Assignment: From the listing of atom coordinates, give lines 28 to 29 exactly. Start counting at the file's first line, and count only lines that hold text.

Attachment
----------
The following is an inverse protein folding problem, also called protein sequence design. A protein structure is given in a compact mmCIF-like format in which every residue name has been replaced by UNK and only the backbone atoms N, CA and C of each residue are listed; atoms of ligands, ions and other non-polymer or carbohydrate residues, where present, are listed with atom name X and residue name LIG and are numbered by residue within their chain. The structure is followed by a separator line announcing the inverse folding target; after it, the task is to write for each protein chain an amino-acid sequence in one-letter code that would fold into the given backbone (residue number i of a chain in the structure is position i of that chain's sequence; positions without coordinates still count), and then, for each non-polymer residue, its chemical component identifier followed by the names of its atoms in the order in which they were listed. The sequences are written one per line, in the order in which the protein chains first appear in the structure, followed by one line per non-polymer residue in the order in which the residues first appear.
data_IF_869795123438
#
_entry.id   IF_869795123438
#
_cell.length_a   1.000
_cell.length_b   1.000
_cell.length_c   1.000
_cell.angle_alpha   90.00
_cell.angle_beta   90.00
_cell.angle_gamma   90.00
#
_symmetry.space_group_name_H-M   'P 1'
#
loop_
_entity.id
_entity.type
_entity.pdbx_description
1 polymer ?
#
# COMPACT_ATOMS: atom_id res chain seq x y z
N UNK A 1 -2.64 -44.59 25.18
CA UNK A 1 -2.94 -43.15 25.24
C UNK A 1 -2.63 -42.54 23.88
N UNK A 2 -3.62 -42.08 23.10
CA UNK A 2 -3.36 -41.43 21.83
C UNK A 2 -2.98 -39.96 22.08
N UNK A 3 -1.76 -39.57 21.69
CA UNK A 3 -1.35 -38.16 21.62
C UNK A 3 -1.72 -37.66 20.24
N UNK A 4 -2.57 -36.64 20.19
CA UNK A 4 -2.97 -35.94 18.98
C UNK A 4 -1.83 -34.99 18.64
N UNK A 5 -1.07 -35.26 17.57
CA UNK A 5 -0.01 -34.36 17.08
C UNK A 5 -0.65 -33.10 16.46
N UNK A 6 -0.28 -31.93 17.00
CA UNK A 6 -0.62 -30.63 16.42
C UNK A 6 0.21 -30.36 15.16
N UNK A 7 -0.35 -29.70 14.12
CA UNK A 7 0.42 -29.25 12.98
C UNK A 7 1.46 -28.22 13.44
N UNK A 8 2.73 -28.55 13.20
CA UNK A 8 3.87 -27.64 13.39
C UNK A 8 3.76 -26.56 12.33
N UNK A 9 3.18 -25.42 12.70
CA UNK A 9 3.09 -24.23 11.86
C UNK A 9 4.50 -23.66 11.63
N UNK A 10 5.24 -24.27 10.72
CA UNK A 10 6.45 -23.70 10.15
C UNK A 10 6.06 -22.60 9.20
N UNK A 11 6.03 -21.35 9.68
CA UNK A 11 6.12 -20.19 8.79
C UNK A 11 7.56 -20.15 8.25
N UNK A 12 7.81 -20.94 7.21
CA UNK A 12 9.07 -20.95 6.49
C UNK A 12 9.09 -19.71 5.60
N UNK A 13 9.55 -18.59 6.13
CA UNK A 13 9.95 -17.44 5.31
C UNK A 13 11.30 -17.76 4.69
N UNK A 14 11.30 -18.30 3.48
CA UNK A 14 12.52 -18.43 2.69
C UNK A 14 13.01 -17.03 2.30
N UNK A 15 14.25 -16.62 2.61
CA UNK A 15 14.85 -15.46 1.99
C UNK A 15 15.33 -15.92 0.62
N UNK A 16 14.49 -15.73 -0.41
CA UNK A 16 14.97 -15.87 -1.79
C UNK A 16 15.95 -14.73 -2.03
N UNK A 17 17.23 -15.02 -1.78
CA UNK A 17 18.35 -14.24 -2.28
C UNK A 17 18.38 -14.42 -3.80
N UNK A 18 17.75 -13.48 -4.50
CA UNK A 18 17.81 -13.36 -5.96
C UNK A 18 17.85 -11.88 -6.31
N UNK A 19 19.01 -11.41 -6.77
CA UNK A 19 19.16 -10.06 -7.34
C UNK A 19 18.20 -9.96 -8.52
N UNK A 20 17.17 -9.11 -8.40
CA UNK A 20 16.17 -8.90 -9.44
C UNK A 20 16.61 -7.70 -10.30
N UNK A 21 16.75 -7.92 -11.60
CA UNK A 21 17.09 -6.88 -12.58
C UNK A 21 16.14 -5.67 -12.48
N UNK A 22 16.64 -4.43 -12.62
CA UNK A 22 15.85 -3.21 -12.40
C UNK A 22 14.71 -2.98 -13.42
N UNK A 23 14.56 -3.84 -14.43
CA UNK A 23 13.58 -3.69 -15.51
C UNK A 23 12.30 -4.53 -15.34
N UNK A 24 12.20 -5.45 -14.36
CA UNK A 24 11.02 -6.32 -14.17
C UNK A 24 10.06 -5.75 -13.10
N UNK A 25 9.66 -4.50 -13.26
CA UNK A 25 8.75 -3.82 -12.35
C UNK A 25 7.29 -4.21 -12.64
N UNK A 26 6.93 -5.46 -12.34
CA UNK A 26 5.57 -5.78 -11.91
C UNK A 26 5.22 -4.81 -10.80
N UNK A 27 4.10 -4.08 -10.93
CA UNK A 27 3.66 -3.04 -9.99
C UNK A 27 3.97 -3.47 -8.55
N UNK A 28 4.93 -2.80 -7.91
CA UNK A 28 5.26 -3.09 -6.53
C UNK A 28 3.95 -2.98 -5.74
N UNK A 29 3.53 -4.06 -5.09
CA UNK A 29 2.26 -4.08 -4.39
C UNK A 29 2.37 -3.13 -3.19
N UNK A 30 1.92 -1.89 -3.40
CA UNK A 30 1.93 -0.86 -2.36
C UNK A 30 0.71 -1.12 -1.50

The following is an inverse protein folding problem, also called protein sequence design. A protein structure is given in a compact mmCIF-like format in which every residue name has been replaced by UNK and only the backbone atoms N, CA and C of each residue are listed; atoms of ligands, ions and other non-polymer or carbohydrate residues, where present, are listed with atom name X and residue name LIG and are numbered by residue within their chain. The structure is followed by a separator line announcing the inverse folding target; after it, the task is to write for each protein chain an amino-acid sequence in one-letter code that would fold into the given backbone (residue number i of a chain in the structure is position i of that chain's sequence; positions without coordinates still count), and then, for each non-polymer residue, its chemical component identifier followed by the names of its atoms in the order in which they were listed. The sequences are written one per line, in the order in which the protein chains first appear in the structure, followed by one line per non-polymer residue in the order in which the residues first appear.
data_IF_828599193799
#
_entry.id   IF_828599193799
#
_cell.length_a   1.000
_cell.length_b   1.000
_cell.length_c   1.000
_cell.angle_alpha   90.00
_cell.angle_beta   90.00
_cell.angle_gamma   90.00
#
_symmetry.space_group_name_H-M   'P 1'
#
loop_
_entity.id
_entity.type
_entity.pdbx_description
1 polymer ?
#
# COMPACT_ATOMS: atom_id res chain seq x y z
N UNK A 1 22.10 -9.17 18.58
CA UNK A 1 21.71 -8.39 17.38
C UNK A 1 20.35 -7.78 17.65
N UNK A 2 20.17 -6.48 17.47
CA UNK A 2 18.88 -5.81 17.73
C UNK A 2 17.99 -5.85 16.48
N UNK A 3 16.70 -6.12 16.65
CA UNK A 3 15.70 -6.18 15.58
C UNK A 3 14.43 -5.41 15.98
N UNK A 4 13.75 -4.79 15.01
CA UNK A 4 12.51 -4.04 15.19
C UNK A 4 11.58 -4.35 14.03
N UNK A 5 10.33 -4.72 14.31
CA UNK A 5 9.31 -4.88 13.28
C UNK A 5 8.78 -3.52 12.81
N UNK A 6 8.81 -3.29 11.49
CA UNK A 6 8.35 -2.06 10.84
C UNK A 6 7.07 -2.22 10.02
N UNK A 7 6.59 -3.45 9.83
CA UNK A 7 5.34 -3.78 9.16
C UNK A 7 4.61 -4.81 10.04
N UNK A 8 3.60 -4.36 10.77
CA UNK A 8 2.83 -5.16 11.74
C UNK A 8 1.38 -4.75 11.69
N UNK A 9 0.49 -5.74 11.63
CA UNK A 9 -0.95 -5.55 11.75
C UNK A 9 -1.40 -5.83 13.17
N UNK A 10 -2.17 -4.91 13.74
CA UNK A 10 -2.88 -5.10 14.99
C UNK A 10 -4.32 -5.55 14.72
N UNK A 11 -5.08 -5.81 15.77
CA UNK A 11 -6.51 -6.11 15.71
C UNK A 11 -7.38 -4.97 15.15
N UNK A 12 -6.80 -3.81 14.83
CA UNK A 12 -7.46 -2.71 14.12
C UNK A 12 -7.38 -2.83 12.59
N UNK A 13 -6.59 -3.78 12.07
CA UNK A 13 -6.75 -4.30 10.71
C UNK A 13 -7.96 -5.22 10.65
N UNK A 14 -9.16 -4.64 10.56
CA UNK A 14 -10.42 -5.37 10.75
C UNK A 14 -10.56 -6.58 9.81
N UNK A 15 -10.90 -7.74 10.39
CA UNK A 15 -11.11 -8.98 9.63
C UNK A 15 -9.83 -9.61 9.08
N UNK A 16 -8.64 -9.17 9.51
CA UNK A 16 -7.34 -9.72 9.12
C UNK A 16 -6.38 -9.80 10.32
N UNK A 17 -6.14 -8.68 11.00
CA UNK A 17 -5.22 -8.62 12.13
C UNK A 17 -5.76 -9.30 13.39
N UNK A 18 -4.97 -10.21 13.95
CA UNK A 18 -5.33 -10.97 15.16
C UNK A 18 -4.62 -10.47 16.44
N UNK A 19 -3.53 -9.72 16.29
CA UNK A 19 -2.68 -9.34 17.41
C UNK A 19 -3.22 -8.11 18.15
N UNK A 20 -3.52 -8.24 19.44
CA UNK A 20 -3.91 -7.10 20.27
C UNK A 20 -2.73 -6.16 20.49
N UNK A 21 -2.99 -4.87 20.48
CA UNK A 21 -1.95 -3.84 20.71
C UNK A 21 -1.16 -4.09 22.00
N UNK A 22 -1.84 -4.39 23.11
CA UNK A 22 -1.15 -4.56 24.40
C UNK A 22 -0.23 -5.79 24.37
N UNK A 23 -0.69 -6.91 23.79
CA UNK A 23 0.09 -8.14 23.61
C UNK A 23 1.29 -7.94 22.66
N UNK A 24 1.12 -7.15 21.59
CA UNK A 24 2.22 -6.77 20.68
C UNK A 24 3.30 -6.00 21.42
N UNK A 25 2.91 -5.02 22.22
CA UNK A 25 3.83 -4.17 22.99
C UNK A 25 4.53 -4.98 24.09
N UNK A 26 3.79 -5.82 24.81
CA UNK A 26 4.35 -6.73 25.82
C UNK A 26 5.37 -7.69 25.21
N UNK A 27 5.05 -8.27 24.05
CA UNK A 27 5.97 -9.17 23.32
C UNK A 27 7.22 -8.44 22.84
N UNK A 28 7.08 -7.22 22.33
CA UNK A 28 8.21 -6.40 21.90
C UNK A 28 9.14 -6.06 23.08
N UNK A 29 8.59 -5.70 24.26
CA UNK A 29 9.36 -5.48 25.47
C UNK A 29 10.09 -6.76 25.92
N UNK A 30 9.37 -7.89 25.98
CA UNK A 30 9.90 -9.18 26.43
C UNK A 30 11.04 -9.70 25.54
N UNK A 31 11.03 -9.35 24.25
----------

N UNK A 3 -1.76 -39.57 21.69
CA UNK A 3 -1.35 -38.16 21.62